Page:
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How is Cheese Made?

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PostPosted: Wed Sep 09, 2020 7:44 pm    Post subject: How is Cheese Made? Reply with quote

How is Cheese Made?

February 20, 2017

From cow to curd, there are many steps along the way to make the cheeses we all know and love.

What is cheese made of? It all starts with collecting milk from dairy farms. Once it’s brought to the cheese plant, the cheesemakers check the milk and take samples to make sure it passes quality and purity tests.

Once it passes, the milk goes through a filter and is then standardized – that is, they may add in more fat, cream or protein. This is important because cheesemakers need to start with the same base milk in order to make a consistent cheese. After the milk is standardized, it’s pasteurized. Pasteurization is necessary because raw milk can harbor dangerous bacteria, and pasteurization kills those bacteria.

At this point, good bacteria or “starter cultures” are added to the milk. The starter cultures ferment the lactose, milk’s natural sugar, into lactic acid. This process helps determine the cheese’s flavor and texture. Different types of cultures are used to create different types of cheese. For example, Swiss cheese uses one type of culture, while Brie and Blue use others. After the starter culture, a few other ingredients are added including rennet and, depending on the type of cheese, color -- which is why Cheddar is orange.

Rennet causes the milk to gel similar to yogurt, before the curds (the solids) separate from the whey (the liquid). The amount of rennet and time needed for it to separate into curds can vary from cheese to cheese.

Once it starts to gel, the cheesemakers cut it, which allows the whey to come out. Drier cheeses are often cut more to form smaller curds, so more of the moisture comes out, while curds cut less are larger and are moister. Once the curds are cut, they’re stirred and heated to release even more whey. At this point, the curd is separated from the whey, and it’s time to start making the cheese look more like cheese! Depending on the type of cheese, this can happen one of two ways:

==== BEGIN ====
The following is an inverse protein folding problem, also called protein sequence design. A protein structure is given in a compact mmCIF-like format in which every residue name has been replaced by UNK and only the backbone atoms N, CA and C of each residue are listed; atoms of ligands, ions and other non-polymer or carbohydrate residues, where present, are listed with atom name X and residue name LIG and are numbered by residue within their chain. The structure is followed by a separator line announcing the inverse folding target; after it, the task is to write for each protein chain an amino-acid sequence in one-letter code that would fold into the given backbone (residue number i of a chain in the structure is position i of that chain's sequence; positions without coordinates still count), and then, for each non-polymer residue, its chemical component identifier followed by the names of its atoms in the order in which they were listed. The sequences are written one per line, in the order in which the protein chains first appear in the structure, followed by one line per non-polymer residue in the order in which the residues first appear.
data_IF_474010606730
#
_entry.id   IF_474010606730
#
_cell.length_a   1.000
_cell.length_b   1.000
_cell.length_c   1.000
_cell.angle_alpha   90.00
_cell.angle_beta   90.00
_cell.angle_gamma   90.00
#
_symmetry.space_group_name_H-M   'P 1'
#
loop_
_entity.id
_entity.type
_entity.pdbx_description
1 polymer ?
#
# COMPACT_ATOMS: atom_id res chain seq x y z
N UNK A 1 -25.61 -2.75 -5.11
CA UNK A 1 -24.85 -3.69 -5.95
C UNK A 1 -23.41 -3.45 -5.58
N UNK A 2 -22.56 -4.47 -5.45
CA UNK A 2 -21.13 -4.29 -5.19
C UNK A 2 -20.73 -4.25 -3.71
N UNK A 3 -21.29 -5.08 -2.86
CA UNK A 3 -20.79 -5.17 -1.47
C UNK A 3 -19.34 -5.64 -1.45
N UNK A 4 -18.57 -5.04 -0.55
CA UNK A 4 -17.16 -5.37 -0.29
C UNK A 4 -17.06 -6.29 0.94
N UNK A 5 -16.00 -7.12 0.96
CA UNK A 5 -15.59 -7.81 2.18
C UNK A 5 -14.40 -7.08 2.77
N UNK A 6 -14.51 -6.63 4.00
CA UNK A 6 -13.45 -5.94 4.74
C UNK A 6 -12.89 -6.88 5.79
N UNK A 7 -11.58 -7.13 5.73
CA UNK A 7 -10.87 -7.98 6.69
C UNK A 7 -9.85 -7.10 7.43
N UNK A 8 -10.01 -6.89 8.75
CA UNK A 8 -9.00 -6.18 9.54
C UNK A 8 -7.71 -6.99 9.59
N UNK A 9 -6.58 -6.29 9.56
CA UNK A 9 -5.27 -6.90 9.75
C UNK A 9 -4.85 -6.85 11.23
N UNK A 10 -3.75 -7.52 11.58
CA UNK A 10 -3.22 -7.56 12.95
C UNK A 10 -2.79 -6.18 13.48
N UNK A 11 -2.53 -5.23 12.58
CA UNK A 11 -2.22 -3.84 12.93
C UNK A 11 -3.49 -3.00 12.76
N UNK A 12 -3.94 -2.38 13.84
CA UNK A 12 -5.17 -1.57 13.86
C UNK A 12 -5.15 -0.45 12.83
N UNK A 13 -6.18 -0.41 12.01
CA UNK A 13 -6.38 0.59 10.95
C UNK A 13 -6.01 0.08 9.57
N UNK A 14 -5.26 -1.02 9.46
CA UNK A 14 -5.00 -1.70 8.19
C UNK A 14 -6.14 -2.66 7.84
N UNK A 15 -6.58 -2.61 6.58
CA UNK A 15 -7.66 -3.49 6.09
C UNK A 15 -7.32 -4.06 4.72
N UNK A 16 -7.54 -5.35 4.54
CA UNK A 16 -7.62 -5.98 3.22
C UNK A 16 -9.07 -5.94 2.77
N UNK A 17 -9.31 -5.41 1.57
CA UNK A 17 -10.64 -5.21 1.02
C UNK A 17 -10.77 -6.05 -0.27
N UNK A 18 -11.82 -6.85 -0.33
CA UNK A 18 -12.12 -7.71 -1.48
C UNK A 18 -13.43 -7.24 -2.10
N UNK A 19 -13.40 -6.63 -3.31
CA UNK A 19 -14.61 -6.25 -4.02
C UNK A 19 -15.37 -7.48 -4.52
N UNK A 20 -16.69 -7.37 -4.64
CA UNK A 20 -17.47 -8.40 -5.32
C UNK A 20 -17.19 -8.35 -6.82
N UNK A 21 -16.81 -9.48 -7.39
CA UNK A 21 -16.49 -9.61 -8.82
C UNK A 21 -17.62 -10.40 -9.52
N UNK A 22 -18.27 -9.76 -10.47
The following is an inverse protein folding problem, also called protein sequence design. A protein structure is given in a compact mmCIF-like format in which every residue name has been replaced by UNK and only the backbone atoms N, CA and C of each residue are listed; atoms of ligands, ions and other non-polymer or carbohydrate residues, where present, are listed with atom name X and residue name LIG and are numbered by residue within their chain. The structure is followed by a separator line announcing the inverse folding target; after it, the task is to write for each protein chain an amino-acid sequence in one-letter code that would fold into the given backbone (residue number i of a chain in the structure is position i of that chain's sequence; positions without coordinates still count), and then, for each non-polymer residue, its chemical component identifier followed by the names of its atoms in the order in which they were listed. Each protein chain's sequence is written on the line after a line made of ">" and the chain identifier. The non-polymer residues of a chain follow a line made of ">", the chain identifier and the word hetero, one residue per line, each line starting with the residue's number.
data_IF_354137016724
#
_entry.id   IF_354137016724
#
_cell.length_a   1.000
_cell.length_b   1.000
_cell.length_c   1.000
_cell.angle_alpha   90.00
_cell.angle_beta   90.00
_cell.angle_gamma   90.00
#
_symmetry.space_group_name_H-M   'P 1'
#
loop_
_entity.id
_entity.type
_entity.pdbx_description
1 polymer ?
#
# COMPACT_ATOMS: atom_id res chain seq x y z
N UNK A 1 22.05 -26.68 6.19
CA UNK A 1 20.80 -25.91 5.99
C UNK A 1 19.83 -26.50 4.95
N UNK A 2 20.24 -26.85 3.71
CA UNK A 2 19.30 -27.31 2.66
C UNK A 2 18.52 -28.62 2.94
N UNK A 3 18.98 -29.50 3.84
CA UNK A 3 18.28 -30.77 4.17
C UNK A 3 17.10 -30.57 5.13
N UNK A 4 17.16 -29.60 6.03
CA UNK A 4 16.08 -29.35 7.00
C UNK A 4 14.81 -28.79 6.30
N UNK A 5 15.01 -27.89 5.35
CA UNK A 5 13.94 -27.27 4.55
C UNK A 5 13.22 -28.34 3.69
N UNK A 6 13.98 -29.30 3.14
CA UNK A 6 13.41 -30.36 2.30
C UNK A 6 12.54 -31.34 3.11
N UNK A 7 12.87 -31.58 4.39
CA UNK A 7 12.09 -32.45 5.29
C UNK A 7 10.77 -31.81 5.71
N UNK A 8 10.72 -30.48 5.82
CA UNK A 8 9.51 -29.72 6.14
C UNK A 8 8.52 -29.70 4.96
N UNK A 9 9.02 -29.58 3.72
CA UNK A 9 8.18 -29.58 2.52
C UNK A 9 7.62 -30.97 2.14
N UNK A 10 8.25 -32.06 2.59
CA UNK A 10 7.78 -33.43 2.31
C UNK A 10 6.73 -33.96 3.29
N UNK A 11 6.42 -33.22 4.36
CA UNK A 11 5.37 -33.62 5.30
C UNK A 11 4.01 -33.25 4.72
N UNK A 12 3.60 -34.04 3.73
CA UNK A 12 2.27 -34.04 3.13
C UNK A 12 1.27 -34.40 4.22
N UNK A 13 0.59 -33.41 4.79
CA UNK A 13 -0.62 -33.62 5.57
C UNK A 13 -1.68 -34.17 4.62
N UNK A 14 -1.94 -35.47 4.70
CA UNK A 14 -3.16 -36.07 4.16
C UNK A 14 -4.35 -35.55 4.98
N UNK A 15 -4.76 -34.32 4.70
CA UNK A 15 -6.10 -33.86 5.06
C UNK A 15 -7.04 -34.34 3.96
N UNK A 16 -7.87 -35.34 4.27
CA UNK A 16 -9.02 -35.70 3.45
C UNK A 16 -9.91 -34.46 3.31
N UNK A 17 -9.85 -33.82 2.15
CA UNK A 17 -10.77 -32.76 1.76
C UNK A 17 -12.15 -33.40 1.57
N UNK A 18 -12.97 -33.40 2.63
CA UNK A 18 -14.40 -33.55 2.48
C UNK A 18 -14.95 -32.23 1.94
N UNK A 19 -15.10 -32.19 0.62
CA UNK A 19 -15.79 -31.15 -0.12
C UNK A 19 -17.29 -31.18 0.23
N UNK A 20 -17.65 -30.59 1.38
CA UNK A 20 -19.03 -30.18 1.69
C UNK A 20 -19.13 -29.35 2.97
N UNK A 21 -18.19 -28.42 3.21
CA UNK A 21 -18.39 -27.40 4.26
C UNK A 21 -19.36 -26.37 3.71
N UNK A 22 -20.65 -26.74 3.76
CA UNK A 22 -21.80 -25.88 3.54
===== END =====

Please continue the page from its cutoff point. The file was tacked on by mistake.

The curd is salted, and then it’s pressed in a form. This is the case for Cheddar and Colby cheeses.
The curd is pressed into a hoop, which is brined. This occurs with mozzarella and Swiss cheeses.

While the cheese is pressed, more whey comes out, so it eventually becomes the shape and consistency of cheeses we know.

Once the cheese is shaped, it may be aged for a while before its ready to eat.


How Does Cheese Age?

November 7, 2016

More and more we want to know what goes into our food; what its made of, how its made, where the ingredients came from -- and if you're a cheese lover, you may have wondered: How does cheese age? How long does it take? What does it mean?

Let’s start at the beginning. All cheeses start with the same four basic ingredients (milk, cultures, a coagulant called rennet and salt) and different cheesemakers take it from there.

According to Dean Sommer, Cheese & Food Technologist at the University of Wisconsin-Madison’s Center for Dairy Research, cheese ripening is a complex process. That’s because there are so many different factors that come into play.

For example, each variety of cheese is aged, or “ripened” as the experts call it, to a different degree. Some cheeses undergo little ripening (think of fresh cheeses like ricotta), while others experience more significant ripening that can be due to:

The good bacteria that’s added to the milk during the cheesemaking process (like in Cheddar and Swiss)
A mixture of yeasts and good bacteria that are applied to the outside of the cheese (Gruyere and Limburger)
Molds that are inside the cheese (Blue and Gorgonzola)
White molds that are on the outside of the cheese (Camembert and Brie)
Some extra enzymes in cheeses like Provolone or Romano for unique flavors

To one extent or another, these ripening methods break down the different components in cheese, which include milk proteins, milk fat and milk sugar (lactose). All of these factors ultimately determine the flavor and texture of the cheese. The breakdown is caused by enzymes, and how quickly a cheese ripens can be based on the cheese’s water content, temperature, salt content and more.

Cheese can be aged for several weeks or for several years. Back in 2012, a block of 40-year-old Cheddar made headlines when a cheese shop owner found it in the back of an old cooler. More recently, a 20-year-old Cheddar was selling for more than $200 a pound.


How to Keep Your Cheese Fresh

January 24, 2014

No matter if you’re a cheese connoisseur or simply love the basics, there are a few best practices you can keep in mind to keep your cheese safe and fresh.

Check them out:

Store cheese by wrapping it tightly in clinging plastic wrap to keep all air and moisture away from the surface.
Aromatic cheeses, such as Limburger, should be stored in tightly sealed containers.
If you see mold has formed on your natural, hard, block cheese, don’t worry. It’s not harmful and can be easily removed by cutting off at least an inch around the mold spot.


All About the Milk

June 1, 2016

We all know milk comes from cows, but how does it get to the store – and how can you be sure it’s safe? Milk is one of the most regulated foods you’ll find at the grocery store. Learn more about the farm-to-table process here, and listen to some of our farmers explain why milk is safe.

There are many safety practices in place that ensure milk’s freshness, purity and great taste.

All milk is tested for the most commonly used antibiotics upon delivery at a milk plant. Any milk that tests positive cannot be sold to the public.
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